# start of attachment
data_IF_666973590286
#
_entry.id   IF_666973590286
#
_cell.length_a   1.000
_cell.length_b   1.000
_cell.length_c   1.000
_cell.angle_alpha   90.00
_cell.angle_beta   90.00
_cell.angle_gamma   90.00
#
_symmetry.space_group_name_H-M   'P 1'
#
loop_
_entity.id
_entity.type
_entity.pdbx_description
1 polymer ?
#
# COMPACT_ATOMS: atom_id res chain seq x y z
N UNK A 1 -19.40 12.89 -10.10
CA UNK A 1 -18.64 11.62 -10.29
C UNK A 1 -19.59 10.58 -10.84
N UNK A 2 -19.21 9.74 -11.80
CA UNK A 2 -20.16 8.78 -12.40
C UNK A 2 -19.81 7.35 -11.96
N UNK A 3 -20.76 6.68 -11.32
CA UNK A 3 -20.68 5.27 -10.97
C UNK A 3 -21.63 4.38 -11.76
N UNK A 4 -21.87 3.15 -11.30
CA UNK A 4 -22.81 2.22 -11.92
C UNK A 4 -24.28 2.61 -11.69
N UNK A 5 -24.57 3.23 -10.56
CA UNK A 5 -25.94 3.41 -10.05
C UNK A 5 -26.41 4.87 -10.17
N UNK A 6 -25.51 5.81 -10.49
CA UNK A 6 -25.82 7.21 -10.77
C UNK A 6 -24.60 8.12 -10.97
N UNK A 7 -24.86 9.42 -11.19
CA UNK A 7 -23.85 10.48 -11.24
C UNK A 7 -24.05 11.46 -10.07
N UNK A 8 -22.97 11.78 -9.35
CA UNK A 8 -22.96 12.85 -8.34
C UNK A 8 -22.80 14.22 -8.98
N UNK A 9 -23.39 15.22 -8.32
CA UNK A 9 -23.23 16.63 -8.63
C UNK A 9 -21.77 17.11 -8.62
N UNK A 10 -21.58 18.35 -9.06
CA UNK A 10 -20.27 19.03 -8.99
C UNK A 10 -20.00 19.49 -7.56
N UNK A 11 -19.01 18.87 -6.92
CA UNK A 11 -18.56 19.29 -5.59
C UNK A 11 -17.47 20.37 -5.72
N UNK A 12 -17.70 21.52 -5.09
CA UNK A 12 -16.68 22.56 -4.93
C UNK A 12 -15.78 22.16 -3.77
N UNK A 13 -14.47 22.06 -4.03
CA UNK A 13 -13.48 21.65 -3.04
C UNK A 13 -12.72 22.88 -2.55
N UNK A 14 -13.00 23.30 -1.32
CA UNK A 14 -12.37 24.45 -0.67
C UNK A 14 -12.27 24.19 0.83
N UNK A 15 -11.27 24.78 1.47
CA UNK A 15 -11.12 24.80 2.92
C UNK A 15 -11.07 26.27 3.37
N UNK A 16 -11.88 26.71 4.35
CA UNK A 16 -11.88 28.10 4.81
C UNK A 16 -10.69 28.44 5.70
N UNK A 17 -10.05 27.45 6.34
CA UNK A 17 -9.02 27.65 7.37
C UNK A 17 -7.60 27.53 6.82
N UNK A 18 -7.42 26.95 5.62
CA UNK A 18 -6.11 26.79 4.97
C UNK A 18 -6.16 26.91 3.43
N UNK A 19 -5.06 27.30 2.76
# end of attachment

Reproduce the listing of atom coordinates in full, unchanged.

data_IF_666973590286
#
_entry.id   IF_666973590286
#
_cell.length_a   1.000
_cell.length_b   1.000
_cell.length_c   1.000
_cell.angle_alpha   90.00
_cell.angle_beta   90.00
_cell.angle_gamma   90.00
#
_symmetry.space_group_name_H-M   'P 1'
#
loop_
_entity.id
_entity.type
_entity.pdbx_description
1 polymer ?
#
# COMPACT_ATOMS: atom_id res chain seq x y z
N UNK A 1 -19.40 12.89 -10.10
CA UNK A 1 -18.64 11.62 -10.29
C UNK A 1 -19.59 10.58 -10.84
N UNK A 2 -19.21 9.74 -11.80
CA UNK A 2 -20.16 8.78 -12.40
C UNK A 2 -19.81 7.35 -11.96
N UNK A 3 -20.76 6.68 -11.32
CA UNK A 3 -20.68 5.27 -10.97
C UNK A 3 -21.63 4.38 -11.76
N UNK A 4 -21.87 3.15 -11.30
CA UNK A 4 -22.81 2.22 -11.92
C UNK A 4 -24.28 2.61 -11.69
N UNK A 5 -24.57 3.23 -10.56
CA UNK A 5 -25.94 3.41 -10.05
C UNK A 5 -26.41 4.87 -10.17
N UNK A 6 -25.51 5.81 -10.49
CA UNK A 6 -25.82 7.21 -10.77
C UNK A 6 -24.60 8.12 -10.97
N UNK A 7 -24.86 9.42 -11.19
CA UNK A 7 -23.85 10.48 -11.24
C UNK A 7 -24.05 11.46 -10.07
N UNK A 8 -22.97 11.78 -9.35
CA UNK A 8 -22.96 12.85 -8.34
C UNK A 8 -22.80 14.22 -8.98
N UNK A 9 -23.39 15.22 -8.32
CA UNK A 9 -23.23 16.63 -8.63
C UNK A 9 -21.77 17.11 -8.62
N UNK A 10 -21.58 18.35 -9.06
CA UNK A 10 -20.27 19.03 -8.99
C UNK A 10 -20.00 19.49 -7.56
N UNK A 11 -19.01 18.87 -6.92
CA UNK A 11 -18.56 19.29 -5.59
C UNK A 11 -17.47 20.37 -5.72
N UNK A 12 -17.70 21.52 -5.09
CA UNK A 12 -16.68 22.56 -4.93
C UNK A 12 -15.78 22.16 -3.77
N UNK A 13 -14.47 22.06 -4.03
CA UNK A 13 -13.48 21.65 -3.04
C UNK A 13 -12.72 22.88 -2.55
N UNK A 14 -13.00 23.30 -1.32
CA UNK A 14 -12.37 24.45 -0.67
C UNK A 14 -12.27 24.19 0.83
N UNK A 15 -11.27 24.78 1.47
CA UNK A 15 -11.12 24.80 2.92
C UNK A 15 -11.07 26.27 3.37
N UNK A 16 -11.88 26.71 4.35
CA UNK A 16 -11.88 28.10 4.81
C UNK A 16 -10.69 28.44 5.70
N UNK A 17 -10.05 27.45 6.34
CA UNK A 17 -9.02 27.65 7.37
C UNK A 17 -7.60 27.53 6.82
N UNK A 18 -7.42 26.95 5.62
CA UNK A 18 -6.11 26.79 4.97
C UNK A 18 -6.16 26.91 3.43
N UNK A 19 -5.06 27.30 2.76